This primer provides fundamental information on the planning, implementation, and ongoing management of physical access control systems. Looking especially at the full cycle of implementation from the end-user's standpoint, the article highlights important and often unforeseen issues that frequently accompany access control projects. Planning for these common issues frequently translates into saved time, resources, and investment, whereas a lack of awareness can lead cost overruns, lost time, and ultimately an unreliable system.
Access control projects should occur in four stages:
Training and Ongoing System Management
Stage One: Planning
Here are the aspects of planning that project planners and end-users often overlook.
To begin the planning stage start by asking the fundamental question:HIPAA, SOX, FIPS-201 or numerous others? Or did your organization recently have an incident that an access control system may have prevented?
"What am I looking to accomplish with this system?"
Are you a security manager looking to protect your facility from intruders? Or a human resources manager looking to integrate your time and attendance system with access control? Or looking to achieve regulatory compliance with
Security projects are frequently reactive. I receive many calls from businesses seeking to implement security systems resulting from a singular and isolated incident. Before making the final decision to implement access control be sure you have weighed the cost/benefits ratio for your organization. Seeking solutions that employ access control requires significant resource coordination. A properly planned and implemented access control system can significantly mitigate risk and potentially improve efficiencies to the bottom line—unless the system is either overkill or insufficient for the specific needs it is intended to address.
Planning Stage Project Improvement Questions and Considerations:
1. Who will oversee the project in all of its phases? Access control project require coordinated efforts of numerous individuals and departments. An individual knowledgeable about your facility layout will play a critical role. This person will need to conduct walk-throughs with the access control system integrator and should be familiar with your fire alarm system, electrical systems and general building systems. In specialized environments, other individuals must also take part in the walkthrough, such as building management personnel in leased environments or the Human Resources department when integration with time and attendance systems is on tap. A missed walkthrough by a crucial individual or department can easily cost weeks of time to reschedule.
Trying to delegate out the necessary walk-throughs, interactions with contractors, contract negotiations, project oversight, and planning is a frequent and big mistake. Even in small office environments, access control projects will touch many departments and systems: building/facilities, the fire alarm system, various contractors, human resources and a host of other examples. These aspects of the project should be handled by an individual or by a coordinated team if practical. Poor project oversight will result in misinformation and wasted time.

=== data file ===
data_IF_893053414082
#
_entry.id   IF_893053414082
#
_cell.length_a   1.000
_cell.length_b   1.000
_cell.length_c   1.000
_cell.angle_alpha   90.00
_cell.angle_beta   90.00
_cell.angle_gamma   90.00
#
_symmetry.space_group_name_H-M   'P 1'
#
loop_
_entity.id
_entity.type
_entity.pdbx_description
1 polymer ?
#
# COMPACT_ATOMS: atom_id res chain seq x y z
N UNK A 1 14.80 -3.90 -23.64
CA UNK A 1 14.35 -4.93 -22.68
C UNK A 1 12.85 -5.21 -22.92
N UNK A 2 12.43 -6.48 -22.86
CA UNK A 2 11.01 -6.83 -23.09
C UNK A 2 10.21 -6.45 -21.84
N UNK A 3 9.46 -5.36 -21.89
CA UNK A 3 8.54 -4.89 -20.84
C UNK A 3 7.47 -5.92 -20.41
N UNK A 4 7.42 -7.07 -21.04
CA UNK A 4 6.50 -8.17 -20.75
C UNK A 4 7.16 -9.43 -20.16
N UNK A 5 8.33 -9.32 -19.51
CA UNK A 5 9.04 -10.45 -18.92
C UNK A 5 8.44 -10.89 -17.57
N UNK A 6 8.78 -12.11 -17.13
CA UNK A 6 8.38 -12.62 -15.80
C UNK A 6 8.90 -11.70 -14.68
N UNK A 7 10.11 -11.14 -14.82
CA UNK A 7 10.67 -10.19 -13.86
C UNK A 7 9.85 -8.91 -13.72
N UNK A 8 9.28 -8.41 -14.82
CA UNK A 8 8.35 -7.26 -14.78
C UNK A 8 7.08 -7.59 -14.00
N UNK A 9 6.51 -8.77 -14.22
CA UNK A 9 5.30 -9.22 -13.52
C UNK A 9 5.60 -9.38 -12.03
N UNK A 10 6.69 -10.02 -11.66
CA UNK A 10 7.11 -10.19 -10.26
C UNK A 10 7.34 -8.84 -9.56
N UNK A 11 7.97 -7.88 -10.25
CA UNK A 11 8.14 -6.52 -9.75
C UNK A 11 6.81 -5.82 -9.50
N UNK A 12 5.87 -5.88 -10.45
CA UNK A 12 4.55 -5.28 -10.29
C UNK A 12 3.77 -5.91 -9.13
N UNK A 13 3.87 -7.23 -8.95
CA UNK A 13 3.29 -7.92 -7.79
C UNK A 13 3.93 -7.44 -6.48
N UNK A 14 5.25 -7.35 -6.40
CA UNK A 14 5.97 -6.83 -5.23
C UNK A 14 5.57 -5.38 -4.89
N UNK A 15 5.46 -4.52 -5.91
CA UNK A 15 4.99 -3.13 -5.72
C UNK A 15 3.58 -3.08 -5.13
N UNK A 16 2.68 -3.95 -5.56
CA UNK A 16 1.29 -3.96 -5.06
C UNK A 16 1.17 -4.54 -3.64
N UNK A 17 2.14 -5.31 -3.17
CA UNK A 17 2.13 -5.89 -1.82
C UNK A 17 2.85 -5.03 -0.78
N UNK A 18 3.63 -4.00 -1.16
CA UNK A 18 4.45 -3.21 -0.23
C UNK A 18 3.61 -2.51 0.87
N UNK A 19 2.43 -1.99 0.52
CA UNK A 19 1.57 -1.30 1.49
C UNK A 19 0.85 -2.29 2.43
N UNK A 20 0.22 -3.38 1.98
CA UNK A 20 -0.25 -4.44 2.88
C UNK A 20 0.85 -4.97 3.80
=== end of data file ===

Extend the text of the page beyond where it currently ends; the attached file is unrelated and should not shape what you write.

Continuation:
2. Who will need to be involved?
Note: For key employees, involvement will extend through the later stages of the project. Understanding and communicating these requirements now will help set their expectations and will help you schedule necessary meetings, inspections and sign-offs down the road.
3. One crucial party often overlooked is the organization's information technology department. All access control systems reside at minimum on a PC, and almost always transmit data across the network, even in smaller environments. Consult with the IT group during the planning stage and schedule their involvement during the later system implementation phase.
4. The fire alarm system is oftentimes particularly challenging to successful access control implementations. Building codes from the National Fire Prevention Association such as NFPA 72 and NFPA 101 Life Safety Code must be consulted during the planning stages of an access control project. These codes often (but not always) require that an access control system be connected to the Fire Alarm Control Panel (FACP). From the planning perspective this FACP connection is frequently a major issue. If your FACP is leased, part of a larger building fire alarm system, a proprietary system, or otherwise "locked", you will need to coordinate the unlocking of this panel with whichever 3rd party has ownership of that system. Your local AHJ (Authority Having Jurisdiction) has the final say on your access control system. Normally the role of AHJ is designated by the fire alarm department serving your facility. Other jurisdictions may have a Codes Department official designated to perform the role of AHJ. Be sure that your security contractors have experience working with this individual. As permits are often required for low-voltage work be sure to coordinate with your contractor on who will pull the permits. It is crucial to have these pulled well before your installation kicks off. Be sure to continually monitor the permit process; I have seen numerous job hold-ups due to the contracting party or contractor not performing due diligence on the permit process. Lastly, know that fire alarm codes are a highly organic subject matter. While the codes are vigorous and detailed, systems, buildings, code interpretations and AHJ's will influence the installation of your system. This knowledge is especially helpful if you are managing a diverse array of facilities. Be sure local project managers have a firm grasp of the above issues.